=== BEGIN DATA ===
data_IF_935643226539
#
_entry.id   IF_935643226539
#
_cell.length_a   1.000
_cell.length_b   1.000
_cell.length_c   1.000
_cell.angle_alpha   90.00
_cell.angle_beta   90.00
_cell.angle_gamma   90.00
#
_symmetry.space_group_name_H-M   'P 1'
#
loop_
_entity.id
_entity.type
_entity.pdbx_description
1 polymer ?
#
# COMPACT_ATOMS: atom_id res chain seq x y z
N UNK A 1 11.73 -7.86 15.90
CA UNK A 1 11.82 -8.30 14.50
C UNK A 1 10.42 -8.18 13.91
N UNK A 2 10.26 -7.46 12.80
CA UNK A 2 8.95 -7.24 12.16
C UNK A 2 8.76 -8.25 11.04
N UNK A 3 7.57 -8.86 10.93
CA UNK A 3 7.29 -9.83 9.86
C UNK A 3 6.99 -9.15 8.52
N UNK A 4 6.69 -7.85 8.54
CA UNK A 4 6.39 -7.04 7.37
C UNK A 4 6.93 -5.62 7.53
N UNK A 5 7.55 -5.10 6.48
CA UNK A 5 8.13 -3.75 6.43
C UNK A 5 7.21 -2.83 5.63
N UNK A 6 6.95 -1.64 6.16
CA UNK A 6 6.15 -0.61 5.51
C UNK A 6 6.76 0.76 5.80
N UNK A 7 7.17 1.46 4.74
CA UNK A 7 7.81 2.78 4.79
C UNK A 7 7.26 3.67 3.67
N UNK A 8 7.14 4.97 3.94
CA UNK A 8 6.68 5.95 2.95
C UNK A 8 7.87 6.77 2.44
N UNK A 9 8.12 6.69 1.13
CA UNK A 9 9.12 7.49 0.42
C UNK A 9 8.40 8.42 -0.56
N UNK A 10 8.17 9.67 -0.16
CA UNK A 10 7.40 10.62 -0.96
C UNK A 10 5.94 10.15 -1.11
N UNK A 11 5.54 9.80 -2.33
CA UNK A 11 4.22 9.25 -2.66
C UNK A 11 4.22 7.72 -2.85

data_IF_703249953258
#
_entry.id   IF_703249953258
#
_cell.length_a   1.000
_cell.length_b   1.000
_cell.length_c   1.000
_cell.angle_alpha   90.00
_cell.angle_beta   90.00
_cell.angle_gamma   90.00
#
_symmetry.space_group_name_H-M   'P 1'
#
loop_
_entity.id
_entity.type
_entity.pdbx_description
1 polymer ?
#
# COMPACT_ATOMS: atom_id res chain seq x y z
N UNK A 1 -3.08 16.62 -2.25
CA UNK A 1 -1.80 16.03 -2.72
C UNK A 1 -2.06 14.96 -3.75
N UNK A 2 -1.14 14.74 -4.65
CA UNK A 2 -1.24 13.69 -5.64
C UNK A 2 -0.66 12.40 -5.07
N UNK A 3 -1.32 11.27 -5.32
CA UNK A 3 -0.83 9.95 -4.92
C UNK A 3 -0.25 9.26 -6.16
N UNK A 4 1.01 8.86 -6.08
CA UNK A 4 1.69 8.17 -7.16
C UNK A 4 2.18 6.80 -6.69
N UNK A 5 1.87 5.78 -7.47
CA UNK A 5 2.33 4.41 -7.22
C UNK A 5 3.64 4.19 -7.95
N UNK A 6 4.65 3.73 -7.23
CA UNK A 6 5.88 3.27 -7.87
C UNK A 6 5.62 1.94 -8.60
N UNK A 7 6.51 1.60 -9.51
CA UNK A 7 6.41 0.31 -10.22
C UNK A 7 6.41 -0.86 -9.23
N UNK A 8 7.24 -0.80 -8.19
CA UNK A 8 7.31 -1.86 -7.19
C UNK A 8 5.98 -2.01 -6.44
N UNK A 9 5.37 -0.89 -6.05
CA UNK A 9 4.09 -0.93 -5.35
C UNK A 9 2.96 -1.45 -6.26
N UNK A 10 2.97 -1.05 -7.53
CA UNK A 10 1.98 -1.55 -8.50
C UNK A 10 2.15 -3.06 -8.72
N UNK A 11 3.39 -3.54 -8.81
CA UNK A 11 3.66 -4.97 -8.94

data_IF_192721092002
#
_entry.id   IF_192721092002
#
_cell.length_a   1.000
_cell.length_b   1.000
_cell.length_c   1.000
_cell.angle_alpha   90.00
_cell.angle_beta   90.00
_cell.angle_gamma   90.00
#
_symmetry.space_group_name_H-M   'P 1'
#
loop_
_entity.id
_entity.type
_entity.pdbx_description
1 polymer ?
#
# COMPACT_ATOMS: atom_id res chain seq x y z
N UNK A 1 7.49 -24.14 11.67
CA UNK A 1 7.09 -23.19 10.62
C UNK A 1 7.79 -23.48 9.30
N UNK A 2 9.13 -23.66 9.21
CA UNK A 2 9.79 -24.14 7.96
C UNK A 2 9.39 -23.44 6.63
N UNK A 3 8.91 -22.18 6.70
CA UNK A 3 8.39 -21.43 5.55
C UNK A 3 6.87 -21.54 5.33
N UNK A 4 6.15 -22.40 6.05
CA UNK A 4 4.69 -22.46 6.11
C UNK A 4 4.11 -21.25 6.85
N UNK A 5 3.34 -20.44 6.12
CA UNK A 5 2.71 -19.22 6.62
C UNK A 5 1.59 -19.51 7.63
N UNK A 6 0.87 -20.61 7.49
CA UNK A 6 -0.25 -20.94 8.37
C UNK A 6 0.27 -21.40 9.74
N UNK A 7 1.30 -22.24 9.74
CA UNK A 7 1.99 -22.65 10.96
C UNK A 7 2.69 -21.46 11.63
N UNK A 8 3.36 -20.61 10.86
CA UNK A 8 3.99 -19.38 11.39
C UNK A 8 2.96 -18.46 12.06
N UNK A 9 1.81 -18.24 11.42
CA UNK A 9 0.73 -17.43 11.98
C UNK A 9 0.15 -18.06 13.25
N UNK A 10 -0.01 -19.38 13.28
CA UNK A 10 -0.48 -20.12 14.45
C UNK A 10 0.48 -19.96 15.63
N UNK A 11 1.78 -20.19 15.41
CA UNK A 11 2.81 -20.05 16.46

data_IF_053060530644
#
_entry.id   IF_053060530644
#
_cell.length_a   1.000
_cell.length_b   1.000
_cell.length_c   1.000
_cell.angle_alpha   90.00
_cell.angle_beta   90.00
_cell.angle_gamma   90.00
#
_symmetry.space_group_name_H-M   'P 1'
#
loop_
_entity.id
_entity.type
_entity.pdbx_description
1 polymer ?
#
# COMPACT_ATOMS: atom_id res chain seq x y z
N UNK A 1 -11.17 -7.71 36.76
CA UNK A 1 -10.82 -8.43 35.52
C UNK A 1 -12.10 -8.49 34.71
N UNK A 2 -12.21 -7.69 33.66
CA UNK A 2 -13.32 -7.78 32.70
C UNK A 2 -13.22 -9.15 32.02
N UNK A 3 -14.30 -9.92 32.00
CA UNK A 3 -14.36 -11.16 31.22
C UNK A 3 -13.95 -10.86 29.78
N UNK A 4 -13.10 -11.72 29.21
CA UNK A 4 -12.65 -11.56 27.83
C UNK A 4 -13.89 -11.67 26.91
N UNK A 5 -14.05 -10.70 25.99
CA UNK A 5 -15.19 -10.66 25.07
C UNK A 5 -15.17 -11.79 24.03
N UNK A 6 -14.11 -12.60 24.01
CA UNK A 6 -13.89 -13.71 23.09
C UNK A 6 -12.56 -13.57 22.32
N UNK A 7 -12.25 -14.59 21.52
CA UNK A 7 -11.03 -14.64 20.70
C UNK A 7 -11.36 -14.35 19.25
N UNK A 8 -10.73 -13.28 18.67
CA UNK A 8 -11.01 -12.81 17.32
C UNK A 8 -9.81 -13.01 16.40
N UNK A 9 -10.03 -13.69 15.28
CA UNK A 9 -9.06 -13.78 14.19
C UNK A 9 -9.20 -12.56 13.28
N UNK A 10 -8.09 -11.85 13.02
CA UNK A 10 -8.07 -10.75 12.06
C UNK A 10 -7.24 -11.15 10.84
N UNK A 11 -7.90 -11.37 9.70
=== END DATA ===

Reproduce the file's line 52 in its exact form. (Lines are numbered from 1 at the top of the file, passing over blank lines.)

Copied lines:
CA UNK A 11 4.22 9.25 -2.66